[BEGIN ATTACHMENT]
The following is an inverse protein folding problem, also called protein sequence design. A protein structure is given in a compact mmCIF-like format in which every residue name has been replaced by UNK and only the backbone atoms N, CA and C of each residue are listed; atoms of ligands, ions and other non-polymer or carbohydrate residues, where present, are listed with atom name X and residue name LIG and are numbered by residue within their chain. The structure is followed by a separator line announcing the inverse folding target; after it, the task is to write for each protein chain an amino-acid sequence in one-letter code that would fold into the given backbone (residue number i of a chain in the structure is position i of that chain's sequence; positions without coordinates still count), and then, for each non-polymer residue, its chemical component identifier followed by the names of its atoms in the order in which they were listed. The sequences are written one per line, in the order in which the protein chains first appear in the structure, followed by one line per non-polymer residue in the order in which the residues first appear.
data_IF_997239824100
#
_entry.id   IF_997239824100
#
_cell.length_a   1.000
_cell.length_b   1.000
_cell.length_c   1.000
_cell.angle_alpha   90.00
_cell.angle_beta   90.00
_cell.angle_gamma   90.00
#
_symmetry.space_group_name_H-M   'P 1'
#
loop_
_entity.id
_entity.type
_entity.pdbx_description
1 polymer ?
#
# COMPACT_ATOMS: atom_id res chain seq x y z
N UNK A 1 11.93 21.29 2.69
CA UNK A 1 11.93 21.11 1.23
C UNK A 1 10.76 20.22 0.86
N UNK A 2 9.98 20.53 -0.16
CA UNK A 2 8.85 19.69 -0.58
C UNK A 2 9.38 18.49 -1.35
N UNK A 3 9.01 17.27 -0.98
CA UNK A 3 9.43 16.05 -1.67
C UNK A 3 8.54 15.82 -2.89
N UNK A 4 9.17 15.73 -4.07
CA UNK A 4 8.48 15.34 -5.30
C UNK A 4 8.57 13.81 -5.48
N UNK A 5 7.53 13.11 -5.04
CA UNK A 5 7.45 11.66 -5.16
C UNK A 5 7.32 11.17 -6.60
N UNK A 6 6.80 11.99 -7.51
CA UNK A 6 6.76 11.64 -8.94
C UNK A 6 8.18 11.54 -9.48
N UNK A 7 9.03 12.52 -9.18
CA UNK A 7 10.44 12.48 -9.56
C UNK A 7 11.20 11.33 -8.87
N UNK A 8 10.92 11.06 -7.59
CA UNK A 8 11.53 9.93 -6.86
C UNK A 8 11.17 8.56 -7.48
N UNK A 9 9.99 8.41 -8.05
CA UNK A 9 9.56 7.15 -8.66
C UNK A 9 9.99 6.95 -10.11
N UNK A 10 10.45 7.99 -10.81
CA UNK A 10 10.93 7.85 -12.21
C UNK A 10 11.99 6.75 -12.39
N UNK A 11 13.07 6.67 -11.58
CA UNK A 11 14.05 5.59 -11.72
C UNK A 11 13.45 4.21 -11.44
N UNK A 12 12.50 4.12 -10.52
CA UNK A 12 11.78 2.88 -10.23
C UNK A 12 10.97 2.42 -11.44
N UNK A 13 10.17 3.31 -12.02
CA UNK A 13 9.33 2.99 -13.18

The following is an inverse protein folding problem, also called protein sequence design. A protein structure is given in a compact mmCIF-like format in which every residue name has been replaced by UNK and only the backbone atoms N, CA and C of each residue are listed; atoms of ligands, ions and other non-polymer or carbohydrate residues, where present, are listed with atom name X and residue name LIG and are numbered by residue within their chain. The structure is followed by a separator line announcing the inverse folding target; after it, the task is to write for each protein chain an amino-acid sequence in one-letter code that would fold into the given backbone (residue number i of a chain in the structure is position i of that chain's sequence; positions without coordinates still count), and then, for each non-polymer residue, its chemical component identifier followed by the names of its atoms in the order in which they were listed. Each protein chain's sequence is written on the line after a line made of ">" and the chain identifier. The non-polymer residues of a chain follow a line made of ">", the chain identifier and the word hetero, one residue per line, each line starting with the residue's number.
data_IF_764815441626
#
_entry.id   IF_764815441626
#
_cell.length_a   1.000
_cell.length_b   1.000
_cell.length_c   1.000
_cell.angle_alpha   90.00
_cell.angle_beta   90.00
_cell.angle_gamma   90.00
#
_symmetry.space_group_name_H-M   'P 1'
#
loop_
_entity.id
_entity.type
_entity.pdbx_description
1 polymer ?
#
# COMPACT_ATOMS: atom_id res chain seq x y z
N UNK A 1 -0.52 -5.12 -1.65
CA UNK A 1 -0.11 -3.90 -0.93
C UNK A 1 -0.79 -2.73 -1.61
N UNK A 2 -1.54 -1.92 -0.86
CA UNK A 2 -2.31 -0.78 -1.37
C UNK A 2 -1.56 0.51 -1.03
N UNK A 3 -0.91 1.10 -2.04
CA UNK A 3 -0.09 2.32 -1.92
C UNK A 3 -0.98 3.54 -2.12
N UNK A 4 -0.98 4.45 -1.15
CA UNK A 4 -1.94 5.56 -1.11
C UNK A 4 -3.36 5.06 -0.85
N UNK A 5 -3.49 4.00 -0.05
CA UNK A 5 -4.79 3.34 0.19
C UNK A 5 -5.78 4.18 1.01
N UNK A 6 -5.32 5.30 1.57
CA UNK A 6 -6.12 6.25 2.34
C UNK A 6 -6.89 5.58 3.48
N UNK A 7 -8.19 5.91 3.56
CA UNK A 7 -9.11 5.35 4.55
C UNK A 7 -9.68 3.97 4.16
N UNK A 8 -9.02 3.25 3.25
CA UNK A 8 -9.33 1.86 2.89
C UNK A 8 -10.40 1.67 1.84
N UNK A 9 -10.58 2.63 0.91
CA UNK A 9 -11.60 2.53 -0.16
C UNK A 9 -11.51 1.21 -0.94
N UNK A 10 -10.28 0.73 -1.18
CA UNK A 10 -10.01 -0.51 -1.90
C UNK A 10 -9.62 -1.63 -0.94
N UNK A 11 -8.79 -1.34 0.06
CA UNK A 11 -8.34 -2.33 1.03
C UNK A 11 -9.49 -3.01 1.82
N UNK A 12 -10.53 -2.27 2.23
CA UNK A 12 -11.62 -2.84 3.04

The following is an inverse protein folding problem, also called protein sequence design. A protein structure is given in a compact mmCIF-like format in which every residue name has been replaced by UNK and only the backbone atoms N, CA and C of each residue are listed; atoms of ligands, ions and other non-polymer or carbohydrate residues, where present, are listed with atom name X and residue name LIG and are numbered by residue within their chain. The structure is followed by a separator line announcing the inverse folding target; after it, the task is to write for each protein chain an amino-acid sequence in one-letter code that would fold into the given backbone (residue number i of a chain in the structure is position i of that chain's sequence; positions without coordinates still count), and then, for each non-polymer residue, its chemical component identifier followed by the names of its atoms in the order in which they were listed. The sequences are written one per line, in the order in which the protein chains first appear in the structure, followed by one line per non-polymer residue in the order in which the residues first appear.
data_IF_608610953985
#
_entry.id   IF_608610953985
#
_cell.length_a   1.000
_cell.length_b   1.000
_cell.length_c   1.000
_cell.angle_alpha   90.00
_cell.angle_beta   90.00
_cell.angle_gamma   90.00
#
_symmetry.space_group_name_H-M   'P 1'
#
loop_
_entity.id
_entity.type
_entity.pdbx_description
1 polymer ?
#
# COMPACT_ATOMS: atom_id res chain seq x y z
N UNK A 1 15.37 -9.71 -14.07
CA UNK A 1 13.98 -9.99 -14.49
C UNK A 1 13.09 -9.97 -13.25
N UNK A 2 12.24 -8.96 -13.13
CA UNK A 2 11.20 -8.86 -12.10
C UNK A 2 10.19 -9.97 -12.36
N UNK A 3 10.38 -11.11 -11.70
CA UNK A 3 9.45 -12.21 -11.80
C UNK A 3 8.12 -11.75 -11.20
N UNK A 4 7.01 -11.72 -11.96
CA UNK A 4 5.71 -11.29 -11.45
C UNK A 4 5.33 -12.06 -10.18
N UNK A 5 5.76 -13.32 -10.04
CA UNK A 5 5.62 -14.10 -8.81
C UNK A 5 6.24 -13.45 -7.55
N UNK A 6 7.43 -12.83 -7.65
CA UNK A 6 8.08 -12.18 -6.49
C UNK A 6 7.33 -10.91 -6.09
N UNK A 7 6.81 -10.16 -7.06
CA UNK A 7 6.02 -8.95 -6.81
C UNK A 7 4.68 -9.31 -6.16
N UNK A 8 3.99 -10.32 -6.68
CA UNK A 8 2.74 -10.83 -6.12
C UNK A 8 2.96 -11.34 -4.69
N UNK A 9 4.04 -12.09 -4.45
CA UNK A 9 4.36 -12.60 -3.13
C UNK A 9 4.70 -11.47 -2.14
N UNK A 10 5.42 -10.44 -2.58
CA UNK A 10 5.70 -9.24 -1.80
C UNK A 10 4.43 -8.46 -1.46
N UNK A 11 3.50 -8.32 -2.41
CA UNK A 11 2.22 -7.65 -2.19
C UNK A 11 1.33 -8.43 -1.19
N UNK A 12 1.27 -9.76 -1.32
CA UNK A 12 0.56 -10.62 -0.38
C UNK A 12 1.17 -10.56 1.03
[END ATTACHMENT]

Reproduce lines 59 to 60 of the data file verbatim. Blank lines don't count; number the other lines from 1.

CA UNK A 13 9.33 2.99 -13.18

The following is an inverse protein folding problem, also called protein sequence design. A protein structure is given in a compact mmCIF-like format in which every residue name has been replaced by UNK and only the backbone atoms N, CA and C of each residue are listed; atoms of ligands, ions and other non-polymer or carbohydrate residues, where present, are listed with atom name X and residue name LIG and are numbered by residue within their chain. The structure is followed by a separator line announcing the inverse folding target; after it, the task is to write for each protein chain an amino-acid sequence in one-letter code that would fold into the given backbone (residue number i of a chain in the structure is position i of that chain's sequence; positions without coordinates still count), and then, for each non-polymer residue, its chemical component identifier followed by the names of its atoms in the order in which they were listed. Each protein chain's sequence is written on the line after a line made of ">" and the chain identifier. The non-polymer residues of a chain follow a line made of ">", the chain identifier and the word hetero, one residue per line, each line starting with the residue's number.